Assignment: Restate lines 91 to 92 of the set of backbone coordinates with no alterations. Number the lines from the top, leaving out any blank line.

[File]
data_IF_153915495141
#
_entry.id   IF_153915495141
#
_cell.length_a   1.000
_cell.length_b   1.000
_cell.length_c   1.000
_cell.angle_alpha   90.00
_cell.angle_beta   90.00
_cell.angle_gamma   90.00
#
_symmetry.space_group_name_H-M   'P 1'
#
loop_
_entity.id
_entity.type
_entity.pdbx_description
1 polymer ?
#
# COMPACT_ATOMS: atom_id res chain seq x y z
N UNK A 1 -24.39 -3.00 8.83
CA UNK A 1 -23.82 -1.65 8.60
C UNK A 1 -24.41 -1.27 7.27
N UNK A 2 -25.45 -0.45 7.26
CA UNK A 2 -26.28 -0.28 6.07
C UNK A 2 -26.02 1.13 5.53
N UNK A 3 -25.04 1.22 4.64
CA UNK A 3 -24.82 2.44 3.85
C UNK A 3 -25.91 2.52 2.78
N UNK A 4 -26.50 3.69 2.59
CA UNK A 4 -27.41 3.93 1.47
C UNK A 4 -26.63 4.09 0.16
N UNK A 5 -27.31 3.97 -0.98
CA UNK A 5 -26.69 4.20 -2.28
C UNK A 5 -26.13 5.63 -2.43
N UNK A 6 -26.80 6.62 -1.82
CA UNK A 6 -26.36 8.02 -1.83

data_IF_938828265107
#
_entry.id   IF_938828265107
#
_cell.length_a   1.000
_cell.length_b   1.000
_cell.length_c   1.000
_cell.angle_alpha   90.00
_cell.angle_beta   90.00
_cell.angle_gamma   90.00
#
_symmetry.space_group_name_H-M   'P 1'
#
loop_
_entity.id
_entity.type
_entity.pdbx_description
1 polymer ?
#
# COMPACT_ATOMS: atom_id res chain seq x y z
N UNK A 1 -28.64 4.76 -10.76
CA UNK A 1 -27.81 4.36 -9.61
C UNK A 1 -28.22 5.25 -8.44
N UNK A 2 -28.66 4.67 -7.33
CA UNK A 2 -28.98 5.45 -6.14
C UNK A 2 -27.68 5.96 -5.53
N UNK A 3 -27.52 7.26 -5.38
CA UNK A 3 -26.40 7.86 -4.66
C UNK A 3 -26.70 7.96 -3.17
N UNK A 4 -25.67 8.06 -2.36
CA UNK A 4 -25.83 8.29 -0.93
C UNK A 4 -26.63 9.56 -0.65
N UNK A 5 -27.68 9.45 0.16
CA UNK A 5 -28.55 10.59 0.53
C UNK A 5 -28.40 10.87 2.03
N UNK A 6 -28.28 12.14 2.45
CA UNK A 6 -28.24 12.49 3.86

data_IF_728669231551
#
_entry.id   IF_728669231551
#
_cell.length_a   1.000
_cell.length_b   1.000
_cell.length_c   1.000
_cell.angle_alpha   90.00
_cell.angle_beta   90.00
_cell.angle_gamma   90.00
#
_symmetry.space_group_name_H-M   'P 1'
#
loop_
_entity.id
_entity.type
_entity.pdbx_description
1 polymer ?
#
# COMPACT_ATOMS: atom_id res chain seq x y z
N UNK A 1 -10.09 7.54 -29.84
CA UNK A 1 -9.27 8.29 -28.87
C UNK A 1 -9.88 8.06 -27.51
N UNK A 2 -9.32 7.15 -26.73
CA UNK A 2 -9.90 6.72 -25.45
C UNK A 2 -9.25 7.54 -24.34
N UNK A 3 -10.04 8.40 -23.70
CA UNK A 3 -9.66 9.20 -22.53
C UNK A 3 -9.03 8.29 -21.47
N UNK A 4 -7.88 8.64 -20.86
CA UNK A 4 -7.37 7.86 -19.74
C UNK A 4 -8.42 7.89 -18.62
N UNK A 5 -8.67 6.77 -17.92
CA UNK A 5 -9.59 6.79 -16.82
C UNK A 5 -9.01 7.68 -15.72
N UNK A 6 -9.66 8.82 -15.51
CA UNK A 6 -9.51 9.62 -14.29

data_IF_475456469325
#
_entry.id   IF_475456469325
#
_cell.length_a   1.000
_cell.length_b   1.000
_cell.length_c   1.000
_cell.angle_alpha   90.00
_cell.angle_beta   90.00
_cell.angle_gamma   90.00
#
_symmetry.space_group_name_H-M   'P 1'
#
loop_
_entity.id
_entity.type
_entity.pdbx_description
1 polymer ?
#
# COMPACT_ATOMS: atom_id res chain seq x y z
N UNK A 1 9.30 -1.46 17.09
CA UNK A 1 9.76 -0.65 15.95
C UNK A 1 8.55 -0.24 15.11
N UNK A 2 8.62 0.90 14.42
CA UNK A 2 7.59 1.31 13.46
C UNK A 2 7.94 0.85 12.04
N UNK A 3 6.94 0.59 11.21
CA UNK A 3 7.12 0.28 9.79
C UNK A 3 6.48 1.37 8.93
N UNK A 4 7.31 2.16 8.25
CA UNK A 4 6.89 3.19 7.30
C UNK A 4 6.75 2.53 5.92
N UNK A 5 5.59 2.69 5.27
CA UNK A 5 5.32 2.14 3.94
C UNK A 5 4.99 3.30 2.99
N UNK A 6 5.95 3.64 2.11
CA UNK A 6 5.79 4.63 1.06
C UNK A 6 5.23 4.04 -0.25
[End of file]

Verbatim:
_entity.pdbx_description
1 polymer ?